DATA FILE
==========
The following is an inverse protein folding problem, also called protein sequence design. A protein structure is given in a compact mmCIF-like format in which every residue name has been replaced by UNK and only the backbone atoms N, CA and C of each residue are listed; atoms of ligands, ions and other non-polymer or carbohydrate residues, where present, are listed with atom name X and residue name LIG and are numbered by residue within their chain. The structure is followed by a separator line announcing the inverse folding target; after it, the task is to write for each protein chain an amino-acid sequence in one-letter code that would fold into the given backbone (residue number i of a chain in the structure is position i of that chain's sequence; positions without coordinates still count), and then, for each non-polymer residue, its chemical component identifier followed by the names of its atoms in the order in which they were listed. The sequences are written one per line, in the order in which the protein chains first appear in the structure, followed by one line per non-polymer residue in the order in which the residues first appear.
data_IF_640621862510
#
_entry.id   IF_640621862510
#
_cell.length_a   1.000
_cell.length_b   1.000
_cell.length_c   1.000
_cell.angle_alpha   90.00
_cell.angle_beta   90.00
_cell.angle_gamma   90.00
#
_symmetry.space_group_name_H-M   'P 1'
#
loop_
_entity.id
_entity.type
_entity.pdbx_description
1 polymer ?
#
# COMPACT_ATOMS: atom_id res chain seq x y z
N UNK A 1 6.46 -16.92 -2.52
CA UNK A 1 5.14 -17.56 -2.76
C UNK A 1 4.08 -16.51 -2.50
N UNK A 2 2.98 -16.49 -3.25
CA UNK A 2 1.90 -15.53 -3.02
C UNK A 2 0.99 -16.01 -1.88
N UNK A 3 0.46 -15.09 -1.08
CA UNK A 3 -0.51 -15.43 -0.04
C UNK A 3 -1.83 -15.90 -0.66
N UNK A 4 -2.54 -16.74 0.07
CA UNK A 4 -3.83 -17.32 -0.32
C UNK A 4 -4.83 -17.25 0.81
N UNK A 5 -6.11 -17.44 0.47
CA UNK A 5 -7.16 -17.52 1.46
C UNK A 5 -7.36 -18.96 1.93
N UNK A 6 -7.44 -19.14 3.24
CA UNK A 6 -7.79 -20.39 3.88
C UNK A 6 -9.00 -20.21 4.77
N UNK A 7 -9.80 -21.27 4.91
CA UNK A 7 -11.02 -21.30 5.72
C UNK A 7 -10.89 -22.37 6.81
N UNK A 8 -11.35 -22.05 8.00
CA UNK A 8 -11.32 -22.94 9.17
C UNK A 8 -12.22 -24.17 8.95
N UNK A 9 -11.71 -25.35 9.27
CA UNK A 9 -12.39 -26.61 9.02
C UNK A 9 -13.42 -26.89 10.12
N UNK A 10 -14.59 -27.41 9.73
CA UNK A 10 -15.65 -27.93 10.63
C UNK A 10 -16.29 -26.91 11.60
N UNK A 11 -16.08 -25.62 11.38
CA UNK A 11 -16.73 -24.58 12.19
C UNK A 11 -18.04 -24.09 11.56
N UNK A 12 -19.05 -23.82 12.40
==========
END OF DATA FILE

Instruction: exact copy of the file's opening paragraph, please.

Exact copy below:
The following is an inverse protein folding problem, also called protein sequence design. A protein structure is given in a compact mmCIF-like format in which every residue name has been replaced by UNK and only the backbone atoms N, CA and C of each residue are listed; atoms of ligands, ions and other non-polymer or carbohydrate residues, where present, are listed with atom name X and residue name LIG and are numbered by residue within their chain. The structure is followed by a separator line announcing the inverse folding target; after it, the task is to write for each protein chain an amino-acid sequence in one-letter code that would fold into the given backbone (residue number i of a chain in the structure is position i of that chain's sequence; positions without coordinates still count), and then, for each non-polymer residue, its chemical component identifier followed by the names of its atoms in the order in which they were listed. The sequences are written one per line, in the order in which the protein chains first appear in the structure, followed by one line per non-polymer residue in the order in which the residues first appear.